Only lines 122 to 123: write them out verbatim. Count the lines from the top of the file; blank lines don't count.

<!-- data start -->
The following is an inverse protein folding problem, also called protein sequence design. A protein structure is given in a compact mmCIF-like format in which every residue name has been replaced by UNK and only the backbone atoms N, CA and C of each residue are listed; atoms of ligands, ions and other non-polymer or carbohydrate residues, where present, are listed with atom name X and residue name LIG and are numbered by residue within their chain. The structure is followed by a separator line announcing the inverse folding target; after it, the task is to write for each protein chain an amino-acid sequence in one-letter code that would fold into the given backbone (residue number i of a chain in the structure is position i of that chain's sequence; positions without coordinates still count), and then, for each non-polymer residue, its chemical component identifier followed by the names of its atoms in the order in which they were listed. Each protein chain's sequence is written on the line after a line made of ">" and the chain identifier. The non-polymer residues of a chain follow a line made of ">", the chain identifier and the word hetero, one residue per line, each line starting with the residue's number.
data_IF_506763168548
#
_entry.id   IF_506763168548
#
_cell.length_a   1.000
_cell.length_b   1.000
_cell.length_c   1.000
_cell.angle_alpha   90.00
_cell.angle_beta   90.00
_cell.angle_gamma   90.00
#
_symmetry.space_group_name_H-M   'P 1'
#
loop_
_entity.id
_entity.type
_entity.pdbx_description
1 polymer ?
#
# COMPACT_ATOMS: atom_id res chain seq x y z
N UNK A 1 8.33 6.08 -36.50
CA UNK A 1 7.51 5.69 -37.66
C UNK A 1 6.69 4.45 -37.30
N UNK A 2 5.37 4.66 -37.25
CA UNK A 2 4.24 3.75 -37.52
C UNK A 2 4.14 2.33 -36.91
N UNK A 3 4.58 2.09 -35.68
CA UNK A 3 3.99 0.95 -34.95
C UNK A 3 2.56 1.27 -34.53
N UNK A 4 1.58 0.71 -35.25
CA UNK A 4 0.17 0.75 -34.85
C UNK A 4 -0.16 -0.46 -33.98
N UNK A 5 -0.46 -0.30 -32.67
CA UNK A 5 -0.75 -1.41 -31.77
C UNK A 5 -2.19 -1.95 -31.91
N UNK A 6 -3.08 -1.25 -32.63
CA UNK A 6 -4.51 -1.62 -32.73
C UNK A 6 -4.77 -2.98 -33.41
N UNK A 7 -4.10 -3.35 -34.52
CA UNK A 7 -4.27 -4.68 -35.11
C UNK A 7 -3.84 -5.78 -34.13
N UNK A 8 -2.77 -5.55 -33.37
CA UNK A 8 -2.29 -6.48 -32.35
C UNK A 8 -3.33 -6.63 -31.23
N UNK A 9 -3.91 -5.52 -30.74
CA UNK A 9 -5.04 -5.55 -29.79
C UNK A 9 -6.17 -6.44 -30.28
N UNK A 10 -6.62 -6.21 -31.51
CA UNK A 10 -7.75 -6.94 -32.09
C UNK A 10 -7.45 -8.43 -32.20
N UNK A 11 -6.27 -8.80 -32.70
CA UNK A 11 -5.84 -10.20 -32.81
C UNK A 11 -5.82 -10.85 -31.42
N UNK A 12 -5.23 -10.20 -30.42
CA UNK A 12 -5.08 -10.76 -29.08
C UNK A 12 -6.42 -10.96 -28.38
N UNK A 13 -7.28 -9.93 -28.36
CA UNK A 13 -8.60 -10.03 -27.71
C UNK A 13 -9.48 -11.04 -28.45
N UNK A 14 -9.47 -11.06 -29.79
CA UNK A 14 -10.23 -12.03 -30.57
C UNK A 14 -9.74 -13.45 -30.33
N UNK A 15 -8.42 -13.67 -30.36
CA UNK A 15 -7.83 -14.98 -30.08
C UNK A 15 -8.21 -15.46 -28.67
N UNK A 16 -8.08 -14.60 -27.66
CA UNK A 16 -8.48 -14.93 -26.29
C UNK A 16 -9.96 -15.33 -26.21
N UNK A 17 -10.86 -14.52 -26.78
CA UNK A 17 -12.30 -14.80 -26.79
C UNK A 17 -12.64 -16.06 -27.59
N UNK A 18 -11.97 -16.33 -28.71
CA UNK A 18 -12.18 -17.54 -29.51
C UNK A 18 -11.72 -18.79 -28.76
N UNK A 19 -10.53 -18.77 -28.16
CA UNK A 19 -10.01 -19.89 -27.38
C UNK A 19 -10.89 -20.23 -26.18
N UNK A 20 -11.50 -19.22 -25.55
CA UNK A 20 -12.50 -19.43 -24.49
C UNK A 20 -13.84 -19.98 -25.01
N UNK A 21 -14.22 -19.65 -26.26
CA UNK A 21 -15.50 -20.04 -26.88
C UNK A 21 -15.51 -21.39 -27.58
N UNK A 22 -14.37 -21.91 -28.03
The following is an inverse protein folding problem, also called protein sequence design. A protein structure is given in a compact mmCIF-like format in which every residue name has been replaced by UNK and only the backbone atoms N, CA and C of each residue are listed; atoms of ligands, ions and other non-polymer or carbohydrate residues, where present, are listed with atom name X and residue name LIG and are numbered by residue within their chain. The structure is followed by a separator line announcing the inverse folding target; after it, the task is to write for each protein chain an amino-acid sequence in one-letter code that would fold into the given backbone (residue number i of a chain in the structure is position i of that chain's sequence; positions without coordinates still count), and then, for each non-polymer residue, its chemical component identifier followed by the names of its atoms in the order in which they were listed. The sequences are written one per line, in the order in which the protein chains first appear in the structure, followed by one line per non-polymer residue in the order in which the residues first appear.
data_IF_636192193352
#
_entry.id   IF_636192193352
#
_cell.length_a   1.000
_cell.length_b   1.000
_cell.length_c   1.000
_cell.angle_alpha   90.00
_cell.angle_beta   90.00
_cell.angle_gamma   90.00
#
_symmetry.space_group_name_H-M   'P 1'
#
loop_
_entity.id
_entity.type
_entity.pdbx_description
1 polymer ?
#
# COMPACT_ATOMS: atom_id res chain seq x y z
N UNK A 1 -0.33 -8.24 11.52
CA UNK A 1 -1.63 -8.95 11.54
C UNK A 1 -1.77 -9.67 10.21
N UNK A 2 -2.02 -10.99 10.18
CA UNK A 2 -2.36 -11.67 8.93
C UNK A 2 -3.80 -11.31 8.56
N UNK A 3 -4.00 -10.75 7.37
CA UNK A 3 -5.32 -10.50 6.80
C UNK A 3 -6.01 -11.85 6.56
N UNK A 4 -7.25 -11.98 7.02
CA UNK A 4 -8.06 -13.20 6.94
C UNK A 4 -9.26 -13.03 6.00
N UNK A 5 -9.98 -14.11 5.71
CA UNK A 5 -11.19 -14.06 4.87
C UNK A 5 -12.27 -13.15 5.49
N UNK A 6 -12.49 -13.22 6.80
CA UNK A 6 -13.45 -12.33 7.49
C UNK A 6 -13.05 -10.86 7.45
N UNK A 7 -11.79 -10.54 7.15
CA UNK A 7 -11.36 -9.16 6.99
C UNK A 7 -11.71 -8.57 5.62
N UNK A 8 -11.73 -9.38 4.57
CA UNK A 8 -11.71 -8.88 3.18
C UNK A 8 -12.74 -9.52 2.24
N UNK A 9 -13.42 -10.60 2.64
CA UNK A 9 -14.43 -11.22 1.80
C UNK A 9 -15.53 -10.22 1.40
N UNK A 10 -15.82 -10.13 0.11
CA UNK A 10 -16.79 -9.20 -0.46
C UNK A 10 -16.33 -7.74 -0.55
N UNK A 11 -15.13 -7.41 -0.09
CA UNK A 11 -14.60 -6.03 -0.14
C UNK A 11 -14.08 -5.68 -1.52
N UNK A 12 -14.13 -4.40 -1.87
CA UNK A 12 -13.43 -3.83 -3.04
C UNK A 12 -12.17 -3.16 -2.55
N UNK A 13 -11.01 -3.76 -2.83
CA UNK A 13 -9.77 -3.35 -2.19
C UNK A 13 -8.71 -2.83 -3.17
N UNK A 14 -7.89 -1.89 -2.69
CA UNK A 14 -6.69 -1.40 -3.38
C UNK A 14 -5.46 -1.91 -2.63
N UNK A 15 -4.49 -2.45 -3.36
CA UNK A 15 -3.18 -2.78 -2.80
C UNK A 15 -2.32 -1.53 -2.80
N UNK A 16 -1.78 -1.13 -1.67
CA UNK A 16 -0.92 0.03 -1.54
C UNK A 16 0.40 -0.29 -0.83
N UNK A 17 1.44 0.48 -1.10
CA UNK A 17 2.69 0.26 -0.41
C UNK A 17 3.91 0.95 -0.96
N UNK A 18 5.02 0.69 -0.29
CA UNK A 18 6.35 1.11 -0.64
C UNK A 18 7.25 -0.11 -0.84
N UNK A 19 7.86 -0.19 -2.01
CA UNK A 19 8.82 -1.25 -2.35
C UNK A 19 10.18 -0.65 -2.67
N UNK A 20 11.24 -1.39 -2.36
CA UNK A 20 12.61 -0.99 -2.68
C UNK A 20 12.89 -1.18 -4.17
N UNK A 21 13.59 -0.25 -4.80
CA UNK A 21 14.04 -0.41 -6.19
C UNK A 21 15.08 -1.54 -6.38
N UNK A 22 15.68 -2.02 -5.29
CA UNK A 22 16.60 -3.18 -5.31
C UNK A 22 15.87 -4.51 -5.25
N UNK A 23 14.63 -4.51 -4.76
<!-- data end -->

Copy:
N UNK A 6 -12.49 -13.22 6.80
CA UNK A 6 -13.45 -12.33 7.49